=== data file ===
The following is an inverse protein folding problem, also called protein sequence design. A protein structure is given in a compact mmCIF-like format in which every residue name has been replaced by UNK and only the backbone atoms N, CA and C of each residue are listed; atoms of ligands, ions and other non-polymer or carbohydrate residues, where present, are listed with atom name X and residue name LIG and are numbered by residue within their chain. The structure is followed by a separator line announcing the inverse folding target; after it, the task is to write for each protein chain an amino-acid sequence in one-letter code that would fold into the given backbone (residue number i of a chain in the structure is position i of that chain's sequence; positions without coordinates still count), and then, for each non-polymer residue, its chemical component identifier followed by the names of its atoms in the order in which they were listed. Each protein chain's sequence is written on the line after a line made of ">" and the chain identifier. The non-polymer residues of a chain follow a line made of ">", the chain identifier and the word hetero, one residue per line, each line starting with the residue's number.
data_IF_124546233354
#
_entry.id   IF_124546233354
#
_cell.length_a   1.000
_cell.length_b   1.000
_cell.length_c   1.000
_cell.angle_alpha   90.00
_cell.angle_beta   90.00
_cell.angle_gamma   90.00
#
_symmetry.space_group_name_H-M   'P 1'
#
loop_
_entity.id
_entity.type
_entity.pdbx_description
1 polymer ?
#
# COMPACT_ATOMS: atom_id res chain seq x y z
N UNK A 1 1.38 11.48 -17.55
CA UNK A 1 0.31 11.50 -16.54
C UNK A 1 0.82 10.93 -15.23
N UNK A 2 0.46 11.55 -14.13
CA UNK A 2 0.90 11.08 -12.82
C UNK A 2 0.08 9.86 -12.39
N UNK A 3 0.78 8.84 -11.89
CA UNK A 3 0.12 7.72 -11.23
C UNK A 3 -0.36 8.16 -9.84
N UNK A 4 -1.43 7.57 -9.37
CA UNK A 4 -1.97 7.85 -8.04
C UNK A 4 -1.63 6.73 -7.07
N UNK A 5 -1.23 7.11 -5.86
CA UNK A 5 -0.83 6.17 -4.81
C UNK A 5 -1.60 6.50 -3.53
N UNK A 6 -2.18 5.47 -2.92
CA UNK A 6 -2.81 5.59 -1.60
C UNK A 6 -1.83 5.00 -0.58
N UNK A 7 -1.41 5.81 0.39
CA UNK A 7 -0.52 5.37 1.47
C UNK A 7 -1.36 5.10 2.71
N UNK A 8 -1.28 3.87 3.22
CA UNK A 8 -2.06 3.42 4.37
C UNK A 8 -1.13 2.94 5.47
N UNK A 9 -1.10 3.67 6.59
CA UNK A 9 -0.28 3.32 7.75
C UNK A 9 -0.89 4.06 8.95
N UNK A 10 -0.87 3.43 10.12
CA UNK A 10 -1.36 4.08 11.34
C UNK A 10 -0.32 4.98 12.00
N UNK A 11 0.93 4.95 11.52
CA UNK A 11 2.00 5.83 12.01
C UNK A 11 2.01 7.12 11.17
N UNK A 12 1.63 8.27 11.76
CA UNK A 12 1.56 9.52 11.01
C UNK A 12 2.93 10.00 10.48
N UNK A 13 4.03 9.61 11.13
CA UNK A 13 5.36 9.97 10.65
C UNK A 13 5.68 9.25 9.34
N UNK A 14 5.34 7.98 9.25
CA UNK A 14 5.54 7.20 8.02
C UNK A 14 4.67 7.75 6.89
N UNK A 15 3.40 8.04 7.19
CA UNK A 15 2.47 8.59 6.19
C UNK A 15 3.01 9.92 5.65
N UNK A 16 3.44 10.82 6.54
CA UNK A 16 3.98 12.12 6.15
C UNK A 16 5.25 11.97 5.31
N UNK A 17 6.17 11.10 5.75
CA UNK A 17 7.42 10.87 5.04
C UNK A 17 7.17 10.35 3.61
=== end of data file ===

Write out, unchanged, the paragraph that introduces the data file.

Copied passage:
The following is an inverse protein folding problem, also called protein sequence design. A protein structure is given in a compact mmCIF-like format in which every residue name has been replaced by UNK and only the backbone atoms N, CA and C of each residue are listed; atoms of ligands, ions and other non-polymer or carbohydrate residues, where present, are listed with atom name X and residue name LIG and are numbered by residue within their chain. The structure is followed by a separator line announcing the inverse folding target; after it, the task is to write for each protein chain an amino-acid sequence in one-letter code that would fold into the given backbone (residue number i of a chain in the structure is position i of that chain's sequence; positions without coordinates still count), and then, for each non-polymer residue, its chemical component identifier followed by the names of its atoms in the order in which they were listed. Each protein chain's sequence is written on the line after a line made of ">" and the chain identifier. The non-polymer residues of a chain follow a line made of ">", the chain identifier and the word hetero, one residue per line, each line starting with the residue's number.